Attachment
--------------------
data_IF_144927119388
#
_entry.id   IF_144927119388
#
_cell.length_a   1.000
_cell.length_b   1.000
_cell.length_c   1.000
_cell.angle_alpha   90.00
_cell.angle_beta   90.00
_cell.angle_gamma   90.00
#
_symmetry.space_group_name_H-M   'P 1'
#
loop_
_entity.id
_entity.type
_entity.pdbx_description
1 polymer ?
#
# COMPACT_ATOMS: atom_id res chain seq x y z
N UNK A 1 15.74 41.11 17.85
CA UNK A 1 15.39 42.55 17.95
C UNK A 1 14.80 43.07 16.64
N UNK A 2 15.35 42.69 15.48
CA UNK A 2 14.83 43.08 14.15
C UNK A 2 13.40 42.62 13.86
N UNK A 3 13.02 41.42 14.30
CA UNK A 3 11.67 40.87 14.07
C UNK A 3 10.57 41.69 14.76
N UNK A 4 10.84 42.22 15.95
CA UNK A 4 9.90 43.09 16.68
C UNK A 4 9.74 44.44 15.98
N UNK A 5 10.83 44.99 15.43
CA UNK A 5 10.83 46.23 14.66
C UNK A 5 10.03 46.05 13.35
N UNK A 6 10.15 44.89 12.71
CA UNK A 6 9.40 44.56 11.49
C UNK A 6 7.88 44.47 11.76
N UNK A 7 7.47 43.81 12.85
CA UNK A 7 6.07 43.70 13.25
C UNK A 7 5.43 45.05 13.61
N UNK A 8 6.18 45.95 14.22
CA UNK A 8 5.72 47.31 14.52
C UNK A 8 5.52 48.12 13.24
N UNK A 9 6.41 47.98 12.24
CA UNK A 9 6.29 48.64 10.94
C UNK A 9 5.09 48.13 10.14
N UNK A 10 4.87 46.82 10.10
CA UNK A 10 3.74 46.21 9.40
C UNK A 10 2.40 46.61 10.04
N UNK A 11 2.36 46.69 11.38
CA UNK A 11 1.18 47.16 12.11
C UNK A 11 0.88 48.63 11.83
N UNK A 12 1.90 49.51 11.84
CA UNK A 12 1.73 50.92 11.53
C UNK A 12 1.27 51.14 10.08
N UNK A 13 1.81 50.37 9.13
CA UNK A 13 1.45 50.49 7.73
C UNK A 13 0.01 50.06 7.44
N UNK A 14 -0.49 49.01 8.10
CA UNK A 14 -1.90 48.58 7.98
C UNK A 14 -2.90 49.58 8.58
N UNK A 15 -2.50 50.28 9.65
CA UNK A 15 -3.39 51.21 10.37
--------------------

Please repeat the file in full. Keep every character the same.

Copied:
data_IF_144927119388
#
_entry.id   IF_144927119388
#
_cell.length_a   1.000
_cell.length_b   1.000
_cell.length_c   1.000
_cell.angle_alpha   90.00
_cell.angle_beta   90.00
_cell.angle_gamma   90.00
#
_symmetry.space_group_name_H-M   'P 1'
#
loop_
_entity.id
_entity.type
_entity.pdbx_description
1 polymer ?
#
# COMPACT_ATOMS: atom_id res chain seq x y z
N UNK A 1 15.74 41.11 17.85
CA UNK A 1 15.39 42.55 17.95
C UNK A 1 14.80 43.07 16.64
N UNK A 2 15.35 42.69 15.48
CA UNK A 2 14.83 43.08 14.15
C UNK A 2 13.40 42.62 13.86
N UNK A 3 13.02 41.42 14.30
CA UNK A 3 11.67 40.87 14.07
C UNK A 3 10.57 41.69 14.76
N UNK A 4 10.84 42.22 15.95
CA UNK A 4 9.90 43.09 16.68
C UNK A 4 9.74 44.44 15.98
N UNK A 5 10.83 44.99 15.43
CA UNK A 5 10.83 46.23 14.66
C UNK A 5 10.03 46.05 13.35
N UNK A 6 10.15 44.89 12.71
CA UNK A 6 9.40 44.56 11.49
C UNK A 6 7.88 44.47 11.76
N UNK A 7 7.47 43.81 12.85
CA UNK A 7 6.07 43.70 13.25
C UNK A 7 5.43 45.05 13.61
N UNK A 8 6.18 45.95 14.22
CA UNK A 8 5.72 47.31 14.52
C UNK A 8 5.52 48.12 13.24
N UNK A 9 6.41 47.98 12.24
CA UNK A 9 6.29 48.64 10.94
C UNK A 9 5.09 48.13 10.14
N UNK A 10 4.87 46.82 10.10
CA UNK A 10 3.74 46.21 9.40
C UNK A 10 2.40 46.61 10.04
N UNK A 11 2.36 46.69 11.38
CA UNK A 11 1.18 47.16 12.11
C UNK A 11 0.88 48.63 11.83
N UNK A 12 1.90 49.51 11.84
CA UNK A 12 1.73 50.92 11.53
C UNK A 12 1.27 51.14 10.08
N UNK A 13 1.81 50.37 9.13
CA UNK A 13 1.45 50.49 7.73
C UNK A 13 0.01 50.06 7.44
N UNK A 14 -0.49 49.01 8.10
CA UNK A 14 -1.90 48.58 7.98
C UNK A 14 -2.90 49.58 8.58
N UNK A 15 -2.50 50.28 9.65
CA UNK A 15 -3.39 51.21 10.37